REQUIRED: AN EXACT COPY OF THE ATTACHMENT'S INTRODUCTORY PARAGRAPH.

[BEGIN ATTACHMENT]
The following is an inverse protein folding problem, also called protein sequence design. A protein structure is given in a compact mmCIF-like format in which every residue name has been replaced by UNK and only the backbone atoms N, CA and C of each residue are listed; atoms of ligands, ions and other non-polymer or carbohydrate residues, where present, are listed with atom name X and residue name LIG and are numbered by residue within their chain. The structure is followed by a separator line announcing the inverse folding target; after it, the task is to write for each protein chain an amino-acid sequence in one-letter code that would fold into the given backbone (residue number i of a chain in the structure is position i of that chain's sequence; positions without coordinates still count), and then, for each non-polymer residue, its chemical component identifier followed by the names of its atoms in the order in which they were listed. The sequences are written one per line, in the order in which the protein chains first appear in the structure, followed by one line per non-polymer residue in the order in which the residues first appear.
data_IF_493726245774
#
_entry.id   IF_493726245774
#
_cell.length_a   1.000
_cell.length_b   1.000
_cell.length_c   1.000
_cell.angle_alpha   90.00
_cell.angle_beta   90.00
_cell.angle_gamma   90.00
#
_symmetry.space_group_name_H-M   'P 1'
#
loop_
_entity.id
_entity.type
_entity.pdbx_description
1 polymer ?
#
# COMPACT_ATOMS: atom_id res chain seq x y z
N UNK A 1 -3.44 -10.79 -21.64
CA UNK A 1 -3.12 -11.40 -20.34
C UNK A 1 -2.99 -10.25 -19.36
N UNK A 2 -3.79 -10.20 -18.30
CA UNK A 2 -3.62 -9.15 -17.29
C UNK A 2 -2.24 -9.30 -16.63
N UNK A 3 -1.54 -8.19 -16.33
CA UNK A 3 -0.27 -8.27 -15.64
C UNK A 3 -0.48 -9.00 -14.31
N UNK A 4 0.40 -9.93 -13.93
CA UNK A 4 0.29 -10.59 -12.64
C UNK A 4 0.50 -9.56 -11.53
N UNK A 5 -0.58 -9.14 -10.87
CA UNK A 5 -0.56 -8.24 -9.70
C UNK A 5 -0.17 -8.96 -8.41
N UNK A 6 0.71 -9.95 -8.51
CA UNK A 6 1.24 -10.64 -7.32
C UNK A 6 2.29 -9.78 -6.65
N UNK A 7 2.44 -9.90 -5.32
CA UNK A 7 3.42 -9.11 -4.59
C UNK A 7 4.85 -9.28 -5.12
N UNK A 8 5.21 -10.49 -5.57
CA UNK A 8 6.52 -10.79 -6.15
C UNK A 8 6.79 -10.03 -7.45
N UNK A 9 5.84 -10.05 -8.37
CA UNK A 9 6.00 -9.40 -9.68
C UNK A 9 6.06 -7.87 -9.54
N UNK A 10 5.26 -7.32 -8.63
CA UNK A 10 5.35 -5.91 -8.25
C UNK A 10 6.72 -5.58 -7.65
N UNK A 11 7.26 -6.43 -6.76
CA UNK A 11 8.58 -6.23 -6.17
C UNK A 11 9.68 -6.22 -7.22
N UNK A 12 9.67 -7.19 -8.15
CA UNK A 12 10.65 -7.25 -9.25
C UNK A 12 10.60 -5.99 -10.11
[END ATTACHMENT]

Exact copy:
The following is an inverse protein folding problem, also called protein sequence design. A protein structure is given in a compact mmCIF-like format in which every residue name has been replaced by UNK and only the backbone atoms N, CA and C of each residue are listed; atoms of ligands, ions and other non-polymer or carbohydrate residues, where present, are listed with atom name X and residue name LIG and are numbered by residue within their chain. The structure is followed by a separator line announcing the inverse folding target; after it, the task is to write for each protein chain an amino-acid sequence in one-letter code that would fold into the given backbone (residue number i of a chain in the structure is position i of that chain's sequence; positions without coordinates still count), and then, for each non-polymer residue, its chemical component identifier followed by the names of its atoms in the order in which they were listed. The sequences are written one per line, in the order in which the protein chains first appear in the structure, followed by one line per non-polymer residue in the order in which the residues first appear.